Former MTA chairman and mayoral candidate Joseph Lhota is under fire for comparing Port Authority police to "mall cops" at a forum Tuesday night.
Lhota was asked a question about improving airport security when he began to express his reservations about the quality of Port Authority police officers, the New York Times reports.
“Quite honestly, and I know I will get in trouble for saying this, they are nothing more than mall cops,” Mr. Lhota said at Pace University in Lower Manhattan.
Lhota issued an apology Wednesday morning, but his comments had already sparked anger among police groups.
“I’ve had 9/11 widows call me this morning,” Paul Nunziato, president of the Port Authority Police Benevolent Association, told the Times on Wednesday. “They are not pleased at all.”
Thirty-seven Port Authority officers died at the World Trade Center site on Sept. 11, 2001, according to the Patrolmen’s Benevolent Association.
PBA spokesman Patrick J. Lynch said, “New York City police officers have worked side by side with Port Authority police officers for many years, and we have found them to be well-trained and highly experienced professional police officers."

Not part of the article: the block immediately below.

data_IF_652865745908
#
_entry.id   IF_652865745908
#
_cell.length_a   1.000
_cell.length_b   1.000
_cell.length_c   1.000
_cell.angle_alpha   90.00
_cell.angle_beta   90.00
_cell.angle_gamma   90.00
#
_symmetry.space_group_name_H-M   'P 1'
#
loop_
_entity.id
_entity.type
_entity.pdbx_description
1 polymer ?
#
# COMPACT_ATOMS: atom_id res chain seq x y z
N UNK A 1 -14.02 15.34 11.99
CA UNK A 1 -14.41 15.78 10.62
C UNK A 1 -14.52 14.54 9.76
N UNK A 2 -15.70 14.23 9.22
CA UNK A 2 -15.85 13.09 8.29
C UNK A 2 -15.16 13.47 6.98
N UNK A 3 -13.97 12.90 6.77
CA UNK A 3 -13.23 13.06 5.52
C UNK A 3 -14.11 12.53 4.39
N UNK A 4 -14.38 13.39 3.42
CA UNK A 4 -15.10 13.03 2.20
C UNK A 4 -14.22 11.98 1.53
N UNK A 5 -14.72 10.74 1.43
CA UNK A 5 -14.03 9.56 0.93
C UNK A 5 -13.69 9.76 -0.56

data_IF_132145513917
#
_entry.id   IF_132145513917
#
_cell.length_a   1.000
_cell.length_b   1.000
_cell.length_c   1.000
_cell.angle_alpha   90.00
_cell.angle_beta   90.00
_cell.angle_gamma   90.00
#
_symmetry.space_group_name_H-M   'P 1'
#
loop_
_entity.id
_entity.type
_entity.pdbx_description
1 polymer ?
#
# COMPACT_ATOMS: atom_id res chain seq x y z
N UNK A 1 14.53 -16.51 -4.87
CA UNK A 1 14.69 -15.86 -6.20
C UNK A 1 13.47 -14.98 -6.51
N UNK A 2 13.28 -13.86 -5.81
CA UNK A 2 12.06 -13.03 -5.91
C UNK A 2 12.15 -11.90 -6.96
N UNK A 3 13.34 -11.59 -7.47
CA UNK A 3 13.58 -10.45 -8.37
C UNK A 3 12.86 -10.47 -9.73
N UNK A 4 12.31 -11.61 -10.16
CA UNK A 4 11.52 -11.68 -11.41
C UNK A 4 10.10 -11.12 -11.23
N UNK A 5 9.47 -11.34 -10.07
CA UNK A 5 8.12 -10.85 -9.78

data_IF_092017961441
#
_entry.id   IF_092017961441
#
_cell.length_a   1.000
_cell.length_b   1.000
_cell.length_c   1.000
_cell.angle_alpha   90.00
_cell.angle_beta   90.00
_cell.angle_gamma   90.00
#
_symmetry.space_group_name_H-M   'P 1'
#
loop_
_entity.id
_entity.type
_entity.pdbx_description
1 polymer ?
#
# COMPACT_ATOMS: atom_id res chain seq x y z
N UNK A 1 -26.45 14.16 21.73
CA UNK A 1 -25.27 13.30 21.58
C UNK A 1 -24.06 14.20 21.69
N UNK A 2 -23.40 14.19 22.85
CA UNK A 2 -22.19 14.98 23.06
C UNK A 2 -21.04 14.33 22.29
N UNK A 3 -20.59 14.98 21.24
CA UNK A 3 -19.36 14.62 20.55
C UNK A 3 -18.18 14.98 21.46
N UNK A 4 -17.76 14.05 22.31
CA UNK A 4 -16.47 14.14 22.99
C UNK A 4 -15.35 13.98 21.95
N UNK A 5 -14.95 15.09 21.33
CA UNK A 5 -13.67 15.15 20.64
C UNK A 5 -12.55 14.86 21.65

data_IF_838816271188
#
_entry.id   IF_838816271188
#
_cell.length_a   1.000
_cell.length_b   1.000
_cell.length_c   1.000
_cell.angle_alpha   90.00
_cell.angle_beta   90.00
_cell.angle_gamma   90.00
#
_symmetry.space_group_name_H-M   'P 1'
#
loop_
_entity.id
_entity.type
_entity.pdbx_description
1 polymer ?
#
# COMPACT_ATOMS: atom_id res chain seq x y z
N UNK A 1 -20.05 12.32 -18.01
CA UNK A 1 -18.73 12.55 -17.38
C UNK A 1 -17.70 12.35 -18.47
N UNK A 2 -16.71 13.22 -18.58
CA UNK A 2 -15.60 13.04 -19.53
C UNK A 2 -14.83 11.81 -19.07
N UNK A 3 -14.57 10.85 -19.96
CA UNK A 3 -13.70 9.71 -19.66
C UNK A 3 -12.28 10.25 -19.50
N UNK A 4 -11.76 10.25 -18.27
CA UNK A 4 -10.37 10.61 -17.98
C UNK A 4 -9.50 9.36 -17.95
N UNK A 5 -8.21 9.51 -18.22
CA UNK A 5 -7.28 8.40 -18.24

The comment comes as a surprise. The mayoral candidate is the son of a New York City police lieutenant, and as a former deputy mayor of operations, Lhota suffered from health complications after he, too, rushed to the World Trade Center site on Sept. 11.
“I regret my unfortunate characterization of the Port Authority Police Department,” Lhota said in his apology. “It was an inappropriate answer that does not accurately reflect the hard work of its officers.”
But his apology may be too little, too late.
“I don’t think he has a chance to be mayor of New York City, and I would certainly be out there campaigning against him if he ever got close,” Nunziato said.
Rival Republican mayoral contender John Catsimatidis quickly took advantage of the blunder and issued the following statement: “It’s sad that the son of an NYPD lieutenant would take verbal shots at the Port Authority police or any law enforcement organization. As mayor, I would support law enforcement, not knock it down.”